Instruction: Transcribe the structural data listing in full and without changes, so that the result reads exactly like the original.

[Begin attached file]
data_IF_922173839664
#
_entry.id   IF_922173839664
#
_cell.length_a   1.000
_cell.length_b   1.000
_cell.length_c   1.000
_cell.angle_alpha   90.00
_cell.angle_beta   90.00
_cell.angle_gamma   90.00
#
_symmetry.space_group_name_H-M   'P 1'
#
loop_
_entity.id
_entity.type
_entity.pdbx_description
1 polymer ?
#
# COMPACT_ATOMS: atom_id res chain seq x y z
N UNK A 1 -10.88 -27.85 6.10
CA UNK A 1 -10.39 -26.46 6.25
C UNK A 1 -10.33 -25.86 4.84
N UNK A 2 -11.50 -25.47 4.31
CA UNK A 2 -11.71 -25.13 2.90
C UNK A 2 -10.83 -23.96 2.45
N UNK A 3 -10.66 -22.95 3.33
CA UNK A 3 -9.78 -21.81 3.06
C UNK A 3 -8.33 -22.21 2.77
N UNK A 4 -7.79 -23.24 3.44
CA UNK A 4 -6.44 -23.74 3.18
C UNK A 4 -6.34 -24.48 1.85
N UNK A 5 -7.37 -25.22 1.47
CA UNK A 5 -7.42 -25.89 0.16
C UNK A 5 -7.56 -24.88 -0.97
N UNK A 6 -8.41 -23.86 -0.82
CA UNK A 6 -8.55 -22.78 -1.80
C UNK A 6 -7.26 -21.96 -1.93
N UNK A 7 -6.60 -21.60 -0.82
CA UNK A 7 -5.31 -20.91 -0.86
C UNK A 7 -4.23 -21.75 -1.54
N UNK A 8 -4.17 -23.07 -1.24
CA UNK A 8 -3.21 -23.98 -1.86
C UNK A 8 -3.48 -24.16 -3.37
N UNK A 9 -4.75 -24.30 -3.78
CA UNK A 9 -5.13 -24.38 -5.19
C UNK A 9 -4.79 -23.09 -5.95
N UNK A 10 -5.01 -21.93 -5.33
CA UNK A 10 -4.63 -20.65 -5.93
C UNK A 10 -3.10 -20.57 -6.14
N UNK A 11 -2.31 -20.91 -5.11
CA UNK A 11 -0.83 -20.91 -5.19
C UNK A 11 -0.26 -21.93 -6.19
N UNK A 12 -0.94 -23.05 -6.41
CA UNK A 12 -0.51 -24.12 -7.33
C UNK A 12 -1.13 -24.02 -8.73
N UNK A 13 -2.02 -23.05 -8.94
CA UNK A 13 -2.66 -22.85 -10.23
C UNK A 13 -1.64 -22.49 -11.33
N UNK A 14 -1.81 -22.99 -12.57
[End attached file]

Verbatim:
data_IF_922173839664
#
_entry.id   IF_922173839664
#
_cell.length_a   1.000
_cell.length_b   1.000
_cell.length_c   1.000
_cell.angle_alpha   90.00
_cell.angle_beta   90.00
_cell.angle_gamma   90.00
#
_symmetry.space_group_name_H-M   'P 1'
#
loop_
_entity.id
_entity.type
_entity.pdbx_description
1 polymer ?
#
# COMPACT_ATOMS: atom_id res chain seq x y z
N UNK A 1 -10.88 -27.85 6.10
CA UNK A 1 -10.39 -26.46 6.25
C UNK A 1 -10.33 -25.86 4.84
N UNK A 2 -11.50 -25.47 4.31
CA UNK A 2 -11.71 -25.13 2.90
C UNK A 2 -10.83 -23.96 2.45
N UNK A 3 -10.66 -22.95 3.33
CA UNK A 3 -9.78 -21.81 3.06
C UNK A 3 -8.33 -22.21 2.77
N UNK A 4 -7.79 -23.24 3.44
CA UNK A 4 -6.44 -23.74 3.18
C UNK A 4 -6.34 -24.48 1.85
N UNK A 5 -7.37 -25.22 1.47
CA UNK A 5 -7.42 -25.89 0.16
C UNK A 5 -7.56 -24.88 -0.97
N UNK A 6 -8.41 -23.86 -0.82
CA UNK A 6 -8.55 -22.78 -1.80
C UNK A 6 -7.26 -21.96 -1.93
N UNK A 7 -6.60 -21.60 -0.82
CA UNK A 7 -5.31 -20.91 -0.86
C UNK A 7 -4.23 -21.75 -1.54
N UNK A 8 -4.17 -23.07 -1.24
CA UNK A 8 -3.21 -23.98 -1.86
C UNK A 8 -3.48 -24.16 -3.37
N UNK A 9 -4.75 -24.30 -3.78
CA UNK A 9 -5.13 -24.38 -5.19
C UNK A 9 -4.79 -23.09 -5.95
N UNK A 10 -5.01 -21.93 -5.33
CA UNK A 10 -4.63 -20.65 -5.93
C UNK A 10 -3.10 -20.57 -6.14
N UNK A 11 -2.31 -20.91 -5.11
CA UNK A 11 -0.83 -20.91 -5.19
C UNK A 11 -0.26 -21.93 -6.19
N UNK A 12 -0.94 -23.05 -6.41
CA UNK A 12 -0.51 -24.12 -7.33
C UNK A 12 -1.13 -24.02 -8.73
N UNK A 13 -2.02 -23.05 -8.94
CA UNK A 13 -2.66 -22.85 -10.23
C UNK A 13 -1.64 -22.49 -11.33
N UNK A 14 -1.81 -22.99 -12.57